If you have sustained an injury as a consequence of a dog attack you may be able to bring a claim for personal injury against the responsible owner of the animal. This article looks at dog bite claims and how they are operate in NSW.
The Companion Animals Act 1998 (NSW) is an Act that provides for the identification and registration of companion animals. The Act also sets out the duties and responsibilities of their owners. Section 25 of the Act specifies that a dog owner is personally responsible for any damage it causes, including injuries to people, damage to personal property (such as clothing) and injury to other animals. A dog owner is defined as the registered owner, the person who has custody and control over the dog and someone who claims the dog as his or her personal property.
If you are attacked or bitten by a dog, it is important to report the matter to your local council. This is important whether the attack happened on public or private property. If the attack happens outside your local council hours, you can report the attack to police. Under the Act, police are also authorised officers and have a wide range of powers to deal with these types of incidents. Authorised officers can, for example, seize a dog that has been involved in an attack.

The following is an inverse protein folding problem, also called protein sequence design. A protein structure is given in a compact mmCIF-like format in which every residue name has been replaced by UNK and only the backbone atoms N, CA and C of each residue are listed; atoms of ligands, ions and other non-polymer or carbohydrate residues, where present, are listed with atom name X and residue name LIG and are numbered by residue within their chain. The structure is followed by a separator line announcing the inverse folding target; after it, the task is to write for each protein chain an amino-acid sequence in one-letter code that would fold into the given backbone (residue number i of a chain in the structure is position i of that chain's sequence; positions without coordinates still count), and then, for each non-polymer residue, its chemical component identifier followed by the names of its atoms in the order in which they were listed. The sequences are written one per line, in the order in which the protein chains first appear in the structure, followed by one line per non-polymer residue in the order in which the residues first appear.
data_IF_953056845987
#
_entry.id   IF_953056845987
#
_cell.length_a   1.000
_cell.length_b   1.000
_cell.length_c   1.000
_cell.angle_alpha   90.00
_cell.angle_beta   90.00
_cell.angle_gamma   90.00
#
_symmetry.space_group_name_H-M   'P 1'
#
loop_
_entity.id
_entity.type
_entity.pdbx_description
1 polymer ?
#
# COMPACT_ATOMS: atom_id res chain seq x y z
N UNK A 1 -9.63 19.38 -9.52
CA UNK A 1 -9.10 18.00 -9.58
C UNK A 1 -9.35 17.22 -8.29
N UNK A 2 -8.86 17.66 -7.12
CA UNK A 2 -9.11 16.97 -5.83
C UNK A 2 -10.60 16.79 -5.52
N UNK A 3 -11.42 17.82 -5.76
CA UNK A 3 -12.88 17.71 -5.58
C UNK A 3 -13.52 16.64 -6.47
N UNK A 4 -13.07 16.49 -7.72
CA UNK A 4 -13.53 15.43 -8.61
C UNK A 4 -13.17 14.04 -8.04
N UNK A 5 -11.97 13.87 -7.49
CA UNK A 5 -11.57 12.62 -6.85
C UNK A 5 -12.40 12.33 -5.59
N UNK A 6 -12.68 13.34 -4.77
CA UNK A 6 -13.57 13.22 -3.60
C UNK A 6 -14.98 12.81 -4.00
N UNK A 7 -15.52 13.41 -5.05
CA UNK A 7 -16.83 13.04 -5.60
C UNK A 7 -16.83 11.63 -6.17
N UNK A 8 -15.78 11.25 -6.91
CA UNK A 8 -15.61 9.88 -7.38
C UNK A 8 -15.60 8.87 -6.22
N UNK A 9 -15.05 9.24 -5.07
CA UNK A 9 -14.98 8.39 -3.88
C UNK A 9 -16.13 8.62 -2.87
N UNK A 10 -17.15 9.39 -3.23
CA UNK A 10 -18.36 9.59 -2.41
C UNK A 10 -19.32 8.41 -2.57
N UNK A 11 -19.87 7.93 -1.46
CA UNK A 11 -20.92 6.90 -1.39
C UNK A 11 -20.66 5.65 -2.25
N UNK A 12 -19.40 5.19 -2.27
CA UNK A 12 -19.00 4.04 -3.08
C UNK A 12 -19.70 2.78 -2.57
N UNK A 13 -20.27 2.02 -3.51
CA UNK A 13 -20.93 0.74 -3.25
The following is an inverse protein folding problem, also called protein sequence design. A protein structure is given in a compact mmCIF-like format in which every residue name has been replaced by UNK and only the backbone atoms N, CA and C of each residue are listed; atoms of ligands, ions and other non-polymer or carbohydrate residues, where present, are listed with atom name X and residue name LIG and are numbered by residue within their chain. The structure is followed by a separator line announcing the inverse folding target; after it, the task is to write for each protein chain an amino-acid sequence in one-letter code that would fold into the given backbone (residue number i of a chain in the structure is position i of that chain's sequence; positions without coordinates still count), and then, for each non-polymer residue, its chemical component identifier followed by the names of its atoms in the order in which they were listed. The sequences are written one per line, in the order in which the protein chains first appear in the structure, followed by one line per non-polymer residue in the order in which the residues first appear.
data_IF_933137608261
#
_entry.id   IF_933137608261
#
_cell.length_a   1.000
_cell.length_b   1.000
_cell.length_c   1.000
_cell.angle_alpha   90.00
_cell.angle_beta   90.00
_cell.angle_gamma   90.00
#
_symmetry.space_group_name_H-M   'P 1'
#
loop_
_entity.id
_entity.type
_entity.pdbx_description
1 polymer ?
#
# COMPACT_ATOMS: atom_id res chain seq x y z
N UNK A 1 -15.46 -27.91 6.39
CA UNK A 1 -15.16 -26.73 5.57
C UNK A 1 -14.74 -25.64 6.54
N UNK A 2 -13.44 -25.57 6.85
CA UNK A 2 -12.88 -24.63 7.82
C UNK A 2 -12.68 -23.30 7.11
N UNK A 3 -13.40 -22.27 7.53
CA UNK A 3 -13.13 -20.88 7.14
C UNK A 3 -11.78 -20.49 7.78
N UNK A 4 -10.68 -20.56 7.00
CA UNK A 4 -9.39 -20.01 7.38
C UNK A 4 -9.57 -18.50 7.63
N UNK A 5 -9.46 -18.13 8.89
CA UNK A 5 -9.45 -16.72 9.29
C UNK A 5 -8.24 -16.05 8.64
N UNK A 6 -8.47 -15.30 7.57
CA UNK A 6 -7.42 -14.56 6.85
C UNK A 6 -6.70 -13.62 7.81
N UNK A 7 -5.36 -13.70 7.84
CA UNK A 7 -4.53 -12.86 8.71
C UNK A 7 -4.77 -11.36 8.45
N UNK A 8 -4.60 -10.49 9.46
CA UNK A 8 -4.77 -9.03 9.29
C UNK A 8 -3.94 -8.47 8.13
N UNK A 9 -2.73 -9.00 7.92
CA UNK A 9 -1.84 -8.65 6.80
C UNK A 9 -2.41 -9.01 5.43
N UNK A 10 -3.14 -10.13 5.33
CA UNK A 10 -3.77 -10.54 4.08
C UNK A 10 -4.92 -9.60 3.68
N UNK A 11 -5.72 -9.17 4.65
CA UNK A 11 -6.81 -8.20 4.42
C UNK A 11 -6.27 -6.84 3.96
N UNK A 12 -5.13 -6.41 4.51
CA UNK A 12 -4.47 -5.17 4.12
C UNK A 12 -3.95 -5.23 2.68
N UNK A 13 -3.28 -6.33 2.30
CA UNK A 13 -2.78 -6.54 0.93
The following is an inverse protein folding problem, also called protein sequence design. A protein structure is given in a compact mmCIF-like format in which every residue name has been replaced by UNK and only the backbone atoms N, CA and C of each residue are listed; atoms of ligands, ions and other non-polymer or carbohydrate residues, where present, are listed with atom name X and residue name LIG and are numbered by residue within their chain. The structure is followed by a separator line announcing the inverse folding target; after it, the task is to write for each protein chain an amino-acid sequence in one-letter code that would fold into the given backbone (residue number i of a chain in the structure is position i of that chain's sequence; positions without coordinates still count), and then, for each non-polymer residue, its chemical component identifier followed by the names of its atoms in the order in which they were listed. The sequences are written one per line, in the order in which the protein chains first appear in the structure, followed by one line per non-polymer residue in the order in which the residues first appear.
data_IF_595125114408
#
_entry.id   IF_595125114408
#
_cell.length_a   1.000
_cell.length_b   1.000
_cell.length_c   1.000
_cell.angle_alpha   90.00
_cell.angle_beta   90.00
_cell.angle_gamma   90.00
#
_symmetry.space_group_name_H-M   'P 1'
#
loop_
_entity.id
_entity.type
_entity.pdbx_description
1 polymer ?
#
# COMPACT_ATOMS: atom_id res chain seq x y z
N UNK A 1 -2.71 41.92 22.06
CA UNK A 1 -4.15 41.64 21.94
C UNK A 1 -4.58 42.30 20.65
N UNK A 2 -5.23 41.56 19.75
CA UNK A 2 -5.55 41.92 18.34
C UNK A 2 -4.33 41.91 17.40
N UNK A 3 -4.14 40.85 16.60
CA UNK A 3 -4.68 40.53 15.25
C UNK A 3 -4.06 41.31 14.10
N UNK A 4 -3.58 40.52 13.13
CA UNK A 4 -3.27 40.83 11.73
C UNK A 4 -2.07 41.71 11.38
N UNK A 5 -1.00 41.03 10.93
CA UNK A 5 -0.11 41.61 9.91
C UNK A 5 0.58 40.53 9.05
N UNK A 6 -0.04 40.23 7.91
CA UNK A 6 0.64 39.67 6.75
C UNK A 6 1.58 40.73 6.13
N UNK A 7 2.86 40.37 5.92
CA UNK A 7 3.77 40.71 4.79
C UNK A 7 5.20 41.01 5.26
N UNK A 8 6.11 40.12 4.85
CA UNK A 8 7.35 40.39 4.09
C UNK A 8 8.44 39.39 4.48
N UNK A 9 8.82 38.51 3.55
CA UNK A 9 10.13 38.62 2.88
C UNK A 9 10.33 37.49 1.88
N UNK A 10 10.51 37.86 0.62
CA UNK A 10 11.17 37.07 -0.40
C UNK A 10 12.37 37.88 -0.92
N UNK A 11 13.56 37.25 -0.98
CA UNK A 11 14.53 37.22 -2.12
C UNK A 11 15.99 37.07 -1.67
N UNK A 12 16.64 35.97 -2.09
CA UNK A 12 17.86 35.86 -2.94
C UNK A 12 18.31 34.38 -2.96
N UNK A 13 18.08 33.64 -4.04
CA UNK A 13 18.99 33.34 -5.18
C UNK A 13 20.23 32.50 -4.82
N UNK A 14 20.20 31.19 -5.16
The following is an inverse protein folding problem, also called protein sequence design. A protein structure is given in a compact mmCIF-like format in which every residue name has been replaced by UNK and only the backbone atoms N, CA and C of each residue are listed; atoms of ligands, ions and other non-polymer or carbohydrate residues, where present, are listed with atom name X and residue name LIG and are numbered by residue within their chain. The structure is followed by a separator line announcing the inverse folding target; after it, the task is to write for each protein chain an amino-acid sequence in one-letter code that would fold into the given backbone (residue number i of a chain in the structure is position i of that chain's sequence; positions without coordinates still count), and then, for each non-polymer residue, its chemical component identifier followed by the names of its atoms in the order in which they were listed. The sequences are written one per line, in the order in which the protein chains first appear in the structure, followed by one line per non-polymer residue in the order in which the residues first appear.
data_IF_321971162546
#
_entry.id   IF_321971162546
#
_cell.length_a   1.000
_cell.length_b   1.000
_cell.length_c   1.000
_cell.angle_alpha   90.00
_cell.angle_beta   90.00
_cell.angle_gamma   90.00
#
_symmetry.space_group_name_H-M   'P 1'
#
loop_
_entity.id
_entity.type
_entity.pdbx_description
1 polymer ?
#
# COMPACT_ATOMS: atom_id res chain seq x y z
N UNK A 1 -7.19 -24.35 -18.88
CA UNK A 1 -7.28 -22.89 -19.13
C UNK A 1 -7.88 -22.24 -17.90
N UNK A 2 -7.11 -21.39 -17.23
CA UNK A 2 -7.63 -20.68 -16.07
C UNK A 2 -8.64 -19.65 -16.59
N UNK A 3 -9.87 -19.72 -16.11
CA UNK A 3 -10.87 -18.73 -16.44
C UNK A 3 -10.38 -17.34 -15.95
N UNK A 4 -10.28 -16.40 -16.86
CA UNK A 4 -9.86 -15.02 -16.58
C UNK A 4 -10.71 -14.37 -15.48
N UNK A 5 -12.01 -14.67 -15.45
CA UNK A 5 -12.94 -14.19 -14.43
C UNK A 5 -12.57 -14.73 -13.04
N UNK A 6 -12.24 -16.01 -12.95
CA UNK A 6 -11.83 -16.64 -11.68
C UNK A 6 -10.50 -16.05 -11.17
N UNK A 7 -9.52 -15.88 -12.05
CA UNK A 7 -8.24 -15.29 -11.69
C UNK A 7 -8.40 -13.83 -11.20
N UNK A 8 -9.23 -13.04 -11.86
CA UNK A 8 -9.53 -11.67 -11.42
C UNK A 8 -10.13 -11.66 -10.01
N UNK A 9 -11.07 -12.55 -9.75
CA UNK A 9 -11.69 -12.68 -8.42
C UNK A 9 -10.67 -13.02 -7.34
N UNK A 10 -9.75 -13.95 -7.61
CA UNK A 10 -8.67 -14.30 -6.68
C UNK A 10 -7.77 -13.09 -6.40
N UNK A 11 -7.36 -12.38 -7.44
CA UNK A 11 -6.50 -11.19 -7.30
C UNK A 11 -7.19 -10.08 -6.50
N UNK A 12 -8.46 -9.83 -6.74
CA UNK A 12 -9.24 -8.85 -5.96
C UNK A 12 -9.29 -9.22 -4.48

What can I claim?
If you have been injured by a dog, you may be entitled to bring a claim for personal injury against the owner of the dog. Your claim can include a claim for:
- general damages, including compensation for any physical and/or psychological injury you have suffered;
- your past and any ongoing medical expenses (including hospital, medication, and any rehabilitation expenses);
- any past and future loss of income because you were off work because of your injuries;
- any home help and nursing provided by anyone, paid or unpaid, if it meets certain threshold conditions; and
- the replacement cost for any damage items of clothing or personal items, such as a broken watch, glasses or mobile telephone.
Circumstances where you may be able to make a claim depend on the facts of each case, however, may include situations where you were injured by the responsible owner failing to keep their dog under control, failing to warn you of the dog's aggressive tendency or failing to secure the dog at home whereby it can escape and cause you injury. The Act provides some protection to an owner where the dog attack is as a result of a person or an animal trespassing onto the property where the dog is kept so it is important to seek the appropriate legal advice to discuss the circumstances in which you were injured and whether it is likely you can be successful in a claim.
Strict time limits also apply, so it is important that you speak to a lawyer for advice as soon as possible after you have been attacked.
The content of this article is intended to provide a general guide to the subject matter. Specialist advice should be sought about your specific circumstances.